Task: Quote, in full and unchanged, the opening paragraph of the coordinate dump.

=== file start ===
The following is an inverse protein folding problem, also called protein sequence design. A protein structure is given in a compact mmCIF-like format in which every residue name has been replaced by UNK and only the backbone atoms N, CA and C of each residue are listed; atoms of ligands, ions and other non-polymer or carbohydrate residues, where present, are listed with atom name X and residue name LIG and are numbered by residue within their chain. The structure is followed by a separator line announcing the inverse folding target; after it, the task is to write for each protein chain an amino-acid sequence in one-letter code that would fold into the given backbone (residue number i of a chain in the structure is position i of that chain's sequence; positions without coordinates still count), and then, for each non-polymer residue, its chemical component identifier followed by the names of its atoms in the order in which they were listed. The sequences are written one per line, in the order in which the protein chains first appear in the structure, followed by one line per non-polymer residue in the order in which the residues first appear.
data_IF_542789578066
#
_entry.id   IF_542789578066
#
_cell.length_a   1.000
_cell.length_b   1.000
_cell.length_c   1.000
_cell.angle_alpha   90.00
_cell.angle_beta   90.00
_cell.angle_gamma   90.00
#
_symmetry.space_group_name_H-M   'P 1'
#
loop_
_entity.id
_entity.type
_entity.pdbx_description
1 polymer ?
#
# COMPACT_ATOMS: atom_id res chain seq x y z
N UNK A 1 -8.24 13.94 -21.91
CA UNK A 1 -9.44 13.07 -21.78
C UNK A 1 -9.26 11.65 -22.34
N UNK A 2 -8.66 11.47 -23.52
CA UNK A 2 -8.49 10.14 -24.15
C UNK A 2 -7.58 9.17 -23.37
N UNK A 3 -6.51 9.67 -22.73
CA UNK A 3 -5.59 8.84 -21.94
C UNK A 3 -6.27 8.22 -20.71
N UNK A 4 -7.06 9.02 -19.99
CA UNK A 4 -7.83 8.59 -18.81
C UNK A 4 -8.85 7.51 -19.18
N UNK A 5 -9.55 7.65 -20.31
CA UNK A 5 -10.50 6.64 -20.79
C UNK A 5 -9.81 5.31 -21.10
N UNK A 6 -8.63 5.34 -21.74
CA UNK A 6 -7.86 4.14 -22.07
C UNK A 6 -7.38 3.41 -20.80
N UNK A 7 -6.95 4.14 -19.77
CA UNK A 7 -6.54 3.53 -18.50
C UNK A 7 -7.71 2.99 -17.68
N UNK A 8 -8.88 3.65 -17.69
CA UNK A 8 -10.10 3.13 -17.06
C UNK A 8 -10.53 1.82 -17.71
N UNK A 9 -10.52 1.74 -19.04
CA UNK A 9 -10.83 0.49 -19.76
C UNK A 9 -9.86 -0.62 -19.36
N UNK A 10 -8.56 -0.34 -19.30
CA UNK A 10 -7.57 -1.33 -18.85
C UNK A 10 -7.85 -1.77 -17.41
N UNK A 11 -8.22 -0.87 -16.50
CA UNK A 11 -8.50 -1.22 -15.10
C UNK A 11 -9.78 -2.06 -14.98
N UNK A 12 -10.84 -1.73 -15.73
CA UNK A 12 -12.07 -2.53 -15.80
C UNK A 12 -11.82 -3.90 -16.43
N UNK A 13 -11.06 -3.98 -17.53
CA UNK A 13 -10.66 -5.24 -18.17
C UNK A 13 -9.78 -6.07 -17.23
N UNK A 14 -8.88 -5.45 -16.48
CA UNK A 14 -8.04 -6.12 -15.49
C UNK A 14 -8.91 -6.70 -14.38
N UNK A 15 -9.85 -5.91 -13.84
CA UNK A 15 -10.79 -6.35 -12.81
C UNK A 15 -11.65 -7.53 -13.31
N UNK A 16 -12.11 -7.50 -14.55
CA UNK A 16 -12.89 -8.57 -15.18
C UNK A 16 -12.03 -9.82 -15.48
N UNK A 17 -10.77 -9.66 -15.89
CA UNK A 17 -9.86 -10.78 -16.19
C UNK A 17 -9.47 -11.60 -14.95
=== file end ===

The following is an inverse protein folding problem, also called protein sequence design. A protein structure is given in a compact mmCIF-like format in which every residue name has been replaced by UNK and only the backbone atoms N, CA and C of each residue are listed; atoms of ligands, ions and other non-polymer or carbohydrate residues, where present, are listed with atom name X and residue name LIG and are numbered by residue within their chain. The structure is followed by a separator line announcing the inverse folding target; after it, the task is to write for each protein chain an amino-acid sequence in one-letter code that would fold into the given backbone (residue number i of a chain in the structure is position i of that chain's sequence; positions without coordinates still count), and then, for each non-polymer residue, its chemical component identifier followed by the names of its atoms in the order in which they were listed. The sequences are written one per line, in the order in which the protein chains first appear in the structure, followed by one line per non-polymer residue in the order in which the residues first appear.